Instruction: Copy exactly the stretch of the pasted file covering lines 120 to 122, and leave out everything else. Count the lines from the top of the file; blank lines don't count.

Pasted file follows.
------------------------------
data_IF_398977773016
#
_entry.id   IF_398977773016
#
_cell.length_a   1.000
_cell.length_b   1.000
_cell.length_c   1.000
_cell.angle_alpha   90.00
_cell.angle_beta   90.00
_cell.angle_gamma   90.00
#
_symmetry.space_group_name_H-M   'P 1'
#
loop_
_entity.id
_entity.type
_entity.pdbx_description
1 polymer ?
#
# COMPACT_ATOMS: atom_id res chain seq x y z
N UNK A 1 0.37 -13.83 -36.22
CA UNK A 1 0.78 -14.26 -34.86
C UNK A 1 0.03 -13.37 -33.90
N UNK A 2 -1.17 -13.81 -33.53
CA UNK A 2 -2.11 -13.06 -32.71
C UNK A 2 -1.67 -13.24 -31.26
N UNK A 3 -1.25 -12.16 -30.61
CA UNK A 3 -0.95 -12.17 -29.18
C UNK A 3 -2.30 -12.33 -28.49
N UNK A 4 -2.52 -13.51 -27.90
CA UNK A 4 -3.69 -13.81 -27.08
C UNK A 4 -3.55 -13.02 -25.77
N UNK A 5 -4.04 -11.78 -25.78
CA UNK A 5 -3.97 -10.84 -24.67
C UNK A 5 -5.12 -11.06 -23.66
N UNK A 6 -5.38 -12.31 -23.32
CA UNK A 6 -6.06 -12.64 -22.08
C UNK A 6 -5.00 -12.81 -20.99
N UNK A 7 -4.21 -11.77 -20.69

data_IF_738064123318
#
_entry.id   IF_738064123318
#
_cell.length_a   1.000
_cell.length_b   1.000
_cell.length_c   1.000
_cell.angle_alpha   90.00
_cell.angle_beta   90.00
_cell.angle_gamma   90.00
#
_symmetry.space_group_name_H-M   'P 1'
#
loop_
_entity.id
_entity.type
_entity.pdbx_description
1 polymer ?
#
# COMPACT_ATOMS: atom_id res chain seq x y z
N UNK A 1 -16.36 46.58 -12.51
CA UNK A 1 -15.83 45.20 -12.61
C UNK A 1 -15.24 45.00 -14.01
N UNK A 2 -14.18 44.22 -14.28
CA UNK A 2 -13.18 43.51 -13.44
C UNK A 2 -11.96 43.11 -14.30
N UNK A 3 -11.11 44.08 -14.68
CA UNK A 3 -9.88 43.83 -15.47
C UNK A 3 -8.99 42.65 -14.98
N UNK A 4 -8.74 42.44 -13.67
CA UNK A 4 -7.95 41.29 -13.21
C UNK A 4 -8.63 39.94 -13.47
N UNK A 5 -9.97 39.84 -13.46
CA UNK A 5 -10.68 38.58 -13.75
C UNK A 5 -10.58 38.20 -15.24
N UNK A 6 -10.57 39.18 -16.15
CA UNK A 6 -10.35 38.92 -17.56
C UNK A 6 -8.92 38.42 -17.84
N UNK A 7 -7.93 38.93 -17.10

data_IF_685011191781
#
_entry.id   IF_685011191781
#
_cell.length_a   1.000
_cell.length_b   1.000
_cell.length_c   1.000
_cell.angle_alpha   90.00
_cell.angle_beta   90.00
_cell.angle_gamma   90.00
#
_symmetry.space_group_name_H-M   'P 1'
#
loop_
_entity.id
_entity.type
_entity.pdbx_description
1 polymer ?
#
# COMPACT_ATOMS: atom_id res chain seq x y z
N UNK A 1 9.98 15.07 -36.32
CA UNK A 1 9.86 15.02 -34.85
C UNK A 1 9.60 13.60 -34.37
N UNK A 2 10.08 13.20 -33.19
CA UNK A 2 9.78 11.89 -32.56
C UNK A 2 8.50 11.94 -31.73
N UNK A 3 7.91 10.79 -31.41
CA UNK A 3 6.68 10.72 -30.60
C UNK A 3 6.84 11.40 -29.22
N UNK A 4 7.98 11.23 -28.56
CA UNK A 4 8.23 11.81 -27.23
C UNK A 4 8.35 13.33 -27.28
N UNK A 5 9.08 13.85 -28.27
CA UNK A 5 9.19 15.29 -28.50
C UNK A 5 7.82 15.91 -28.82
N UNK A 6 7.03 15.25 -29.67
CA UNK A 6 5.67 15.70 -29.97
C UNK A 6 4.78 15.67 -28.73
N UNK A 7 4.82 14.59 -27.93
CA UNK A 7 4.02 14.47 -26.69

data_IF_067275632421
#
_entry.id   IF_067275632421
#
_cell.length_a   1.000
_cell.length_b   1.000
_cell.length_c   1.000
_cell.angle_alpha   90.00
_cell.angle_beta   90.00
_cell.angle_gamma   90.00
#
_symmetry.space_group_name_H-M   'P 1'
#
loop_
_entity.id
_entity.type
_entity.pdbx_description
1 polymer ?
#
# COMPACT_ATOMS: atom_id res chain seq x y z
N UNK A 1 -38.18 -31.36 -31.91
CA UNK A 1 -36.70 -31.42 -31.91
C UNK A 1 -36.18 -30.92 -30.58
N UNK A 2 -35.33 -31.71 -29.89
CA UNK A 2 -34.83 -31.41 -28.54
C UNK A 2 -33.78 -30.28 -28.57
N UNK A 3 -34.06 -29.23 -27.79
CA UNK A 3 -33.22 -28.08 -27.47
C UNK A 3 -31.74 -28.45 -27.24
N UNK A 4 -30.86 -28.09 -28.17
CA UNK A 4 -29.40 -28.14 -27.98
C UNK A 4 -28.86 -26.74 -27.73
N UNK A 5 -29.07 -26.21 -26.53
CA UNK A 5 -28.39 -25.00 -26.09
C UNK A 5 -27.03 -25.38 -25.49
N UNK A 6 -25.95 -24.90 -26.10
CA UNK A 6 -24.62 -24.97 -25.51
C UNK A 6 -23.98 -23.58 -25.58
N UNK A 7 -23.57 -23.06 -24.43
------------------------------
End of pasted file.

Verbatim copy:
#
_entry.id   IF_067275632421
#